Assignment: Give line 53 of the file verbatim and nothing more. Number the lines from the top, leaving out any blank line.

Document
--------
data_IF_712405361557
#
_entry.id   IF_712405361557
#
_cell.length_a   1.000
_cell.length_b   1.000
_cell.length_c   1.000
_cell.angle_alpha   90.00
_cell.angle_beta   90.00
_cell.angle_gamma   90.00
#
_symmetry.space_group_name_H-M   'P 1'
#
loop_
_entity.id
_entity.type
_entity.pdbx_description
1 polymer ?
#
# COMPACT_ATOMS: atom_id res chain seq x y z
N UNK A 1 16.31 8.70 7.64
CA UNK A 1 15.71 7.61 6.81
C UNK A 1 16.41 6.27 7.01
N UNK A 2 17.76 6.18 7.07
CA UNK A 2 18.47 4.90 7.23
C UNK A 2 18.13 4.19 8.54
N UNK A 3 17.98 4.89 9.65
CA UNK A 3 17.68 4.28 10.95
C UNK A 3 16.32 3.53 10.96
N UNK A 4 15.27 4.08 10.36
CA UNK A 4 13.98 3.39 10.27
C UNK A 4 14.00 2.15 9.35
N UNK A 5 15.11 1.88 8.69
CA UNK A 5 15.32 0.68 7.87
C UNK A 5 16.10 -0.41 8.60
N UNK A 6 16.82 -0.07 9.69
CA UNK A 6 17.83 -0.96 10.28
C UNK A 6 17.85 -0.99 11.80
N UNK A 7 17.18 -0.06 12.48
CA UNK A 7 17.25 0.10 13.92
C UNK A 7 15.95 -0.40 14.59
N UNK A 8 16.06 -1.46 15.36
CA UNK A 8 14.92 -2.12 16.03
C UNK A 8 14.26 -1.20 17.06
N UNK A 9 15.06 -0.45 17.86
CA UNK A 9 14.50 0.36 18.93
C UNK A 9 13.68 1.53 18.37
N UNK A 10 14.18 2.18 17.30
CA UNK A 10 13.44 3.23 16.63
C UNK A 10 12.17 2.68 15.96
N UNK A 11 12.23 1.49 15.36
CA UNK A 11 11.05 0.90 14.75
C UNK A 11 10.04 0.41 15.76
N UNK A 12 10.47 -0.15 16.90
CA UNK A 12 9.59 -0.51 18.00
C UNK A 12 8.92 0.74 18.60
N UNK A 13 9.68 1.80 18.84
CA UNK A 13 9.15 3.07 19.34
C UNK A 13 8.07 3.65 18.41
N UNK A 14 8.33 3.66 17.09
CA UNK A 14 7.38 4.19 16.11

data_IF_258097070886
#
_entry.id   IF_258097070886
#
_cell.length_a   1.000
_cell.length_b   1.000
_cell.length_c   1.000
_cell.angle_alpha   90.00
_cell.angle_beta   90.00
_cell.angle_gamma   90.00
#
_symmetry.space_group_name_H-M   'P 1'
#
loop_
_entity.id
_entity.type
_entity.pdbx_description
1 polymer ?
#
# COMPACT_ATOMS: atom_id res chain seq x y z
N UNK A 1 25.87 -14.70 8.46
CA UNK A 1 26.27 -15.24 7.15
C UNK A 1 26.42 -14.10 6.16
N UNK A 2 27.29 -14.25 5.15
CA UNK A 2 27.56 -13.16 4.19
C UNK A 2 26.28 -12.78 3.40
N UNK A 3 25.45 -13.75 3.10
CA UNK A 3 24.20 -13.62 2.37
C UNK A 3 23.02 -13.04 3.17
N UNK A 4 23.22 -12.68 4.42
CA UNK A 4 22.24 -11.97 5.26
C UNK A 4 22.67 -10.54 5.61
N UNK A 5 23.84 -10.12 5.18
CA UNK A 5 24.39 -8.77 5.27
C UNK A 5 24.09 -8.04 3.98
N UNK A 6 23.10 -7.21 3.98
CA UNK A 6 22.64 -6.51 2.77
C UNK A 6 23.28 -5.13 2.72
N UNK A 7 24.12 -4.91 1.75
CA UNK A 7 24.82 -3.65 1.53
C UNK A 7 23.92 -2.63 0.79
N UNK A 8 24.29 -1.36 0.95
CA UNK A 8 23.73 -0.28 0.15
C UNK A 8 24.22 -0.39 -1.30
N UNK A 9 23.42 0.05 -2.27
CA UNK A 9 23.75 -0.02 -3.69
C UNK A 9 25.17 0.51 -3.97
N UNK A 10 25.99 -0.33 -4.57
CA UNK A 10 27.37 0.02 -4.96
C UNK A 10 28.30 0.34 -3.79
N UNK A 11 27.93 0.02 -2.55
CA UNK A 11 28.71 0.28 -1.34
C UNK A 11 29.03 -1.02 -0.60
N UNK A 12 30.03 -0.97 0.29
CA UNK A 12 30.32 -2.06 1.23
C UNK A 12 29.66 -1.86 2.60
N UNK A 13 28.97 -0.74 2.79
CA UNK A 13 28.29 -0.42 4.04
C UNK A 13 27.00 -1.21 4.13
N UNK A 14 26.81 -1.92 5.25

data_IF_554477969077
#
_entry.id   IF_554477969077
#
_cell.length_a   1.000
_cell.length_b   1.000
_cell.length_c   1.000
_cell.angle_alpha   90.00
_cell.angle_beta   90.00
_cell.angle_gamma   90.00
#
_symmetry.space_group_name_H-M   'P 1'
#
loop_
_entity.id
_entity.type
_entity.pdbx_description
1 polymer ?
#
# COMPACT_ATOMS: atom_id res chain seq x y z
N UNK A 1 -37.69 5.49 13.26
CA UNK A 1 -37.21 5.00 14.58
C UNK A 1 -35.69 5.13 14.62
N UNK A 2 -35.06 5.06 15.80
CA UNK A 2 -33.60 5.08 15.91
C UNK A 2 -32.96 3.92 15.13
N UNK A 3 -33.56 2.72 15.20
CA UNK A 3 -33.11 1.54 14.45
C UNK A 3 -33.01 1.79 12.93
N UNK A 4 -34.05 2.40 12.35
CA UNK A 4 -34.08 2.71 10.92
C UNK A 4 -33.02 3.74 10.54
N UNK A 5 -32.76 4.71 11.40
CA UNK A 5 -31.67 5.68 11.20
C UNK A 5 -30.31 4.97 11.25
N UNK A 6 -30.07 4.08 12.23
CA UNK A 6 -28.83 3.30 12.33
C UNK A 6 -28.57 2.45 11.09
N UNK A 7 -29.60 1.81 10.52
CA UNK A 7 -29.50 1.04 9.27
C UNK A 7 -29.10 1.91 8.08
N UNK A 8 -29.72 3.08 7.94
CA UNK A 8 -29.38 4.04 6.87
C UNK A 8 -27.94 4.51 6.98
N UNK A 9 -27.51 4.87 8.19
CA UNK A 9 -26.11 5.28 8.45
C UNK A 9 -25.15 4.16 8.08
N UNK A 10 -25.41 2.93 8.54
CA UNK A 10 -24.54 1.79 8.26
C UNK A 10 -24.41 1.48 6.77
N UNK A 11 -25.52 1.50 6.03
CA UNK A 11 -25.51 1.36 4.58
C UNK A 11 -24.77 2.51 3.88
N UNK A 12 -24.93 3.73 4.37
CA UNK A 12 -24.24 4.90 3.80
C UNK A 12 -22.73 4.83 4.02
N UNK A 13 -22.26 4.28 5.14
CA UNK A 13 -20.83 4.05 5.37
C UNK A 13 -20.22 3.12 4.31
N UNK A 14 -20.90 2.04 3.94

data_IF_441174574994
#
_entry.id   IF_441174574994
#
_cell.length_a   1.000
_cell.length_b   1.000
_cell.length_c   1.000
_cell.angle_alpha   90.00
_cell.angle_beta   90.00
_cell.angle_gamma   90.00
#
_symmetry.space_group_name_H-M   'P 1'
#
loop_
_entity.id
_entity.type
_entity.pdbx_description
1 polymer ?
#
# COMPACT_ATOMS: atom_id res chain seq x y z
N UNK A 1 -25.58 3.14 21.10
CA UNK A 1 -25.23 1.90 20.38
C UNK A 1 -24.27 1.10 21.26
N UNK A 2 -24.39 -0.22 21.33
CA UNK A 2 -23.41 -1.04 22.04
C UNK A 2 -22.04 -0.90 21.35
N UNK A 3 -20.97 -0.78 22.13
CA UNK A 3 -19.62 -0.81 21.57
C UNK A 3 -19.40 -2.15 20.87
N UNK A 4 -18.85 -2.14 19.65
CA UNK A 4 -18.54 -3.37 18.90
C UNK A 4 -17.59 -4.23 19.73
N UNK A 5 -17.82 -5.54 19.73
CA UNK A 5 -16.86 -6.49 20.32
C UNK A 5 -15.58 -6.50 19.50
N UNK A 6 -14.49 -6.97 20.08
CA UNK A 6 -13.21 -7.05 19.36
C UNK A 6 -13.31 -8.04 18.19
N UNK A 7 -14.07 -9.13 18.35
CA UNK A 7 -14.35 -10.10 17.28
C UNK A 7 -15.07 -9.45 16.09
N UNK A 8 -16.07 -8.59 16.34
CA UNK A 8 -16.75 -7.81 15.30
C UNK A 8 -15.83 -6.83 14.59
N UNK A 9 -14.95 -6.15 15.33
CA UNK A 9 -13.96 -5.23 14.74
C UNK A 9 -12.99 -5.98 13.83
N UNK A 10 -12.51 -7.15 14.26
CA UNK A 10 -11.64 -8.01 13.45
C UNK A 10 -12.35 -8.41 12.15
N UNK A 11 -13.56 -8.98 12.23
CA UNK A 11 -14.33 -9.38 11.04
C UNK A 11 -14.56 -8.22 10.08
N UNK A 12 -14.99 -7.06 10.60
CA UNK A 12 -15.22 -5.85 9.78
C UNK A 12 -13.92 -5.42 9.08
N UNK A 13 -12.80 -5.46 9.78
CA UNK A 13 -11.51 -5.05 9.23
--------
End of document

C UNK A 11 10.04 0.41 15.76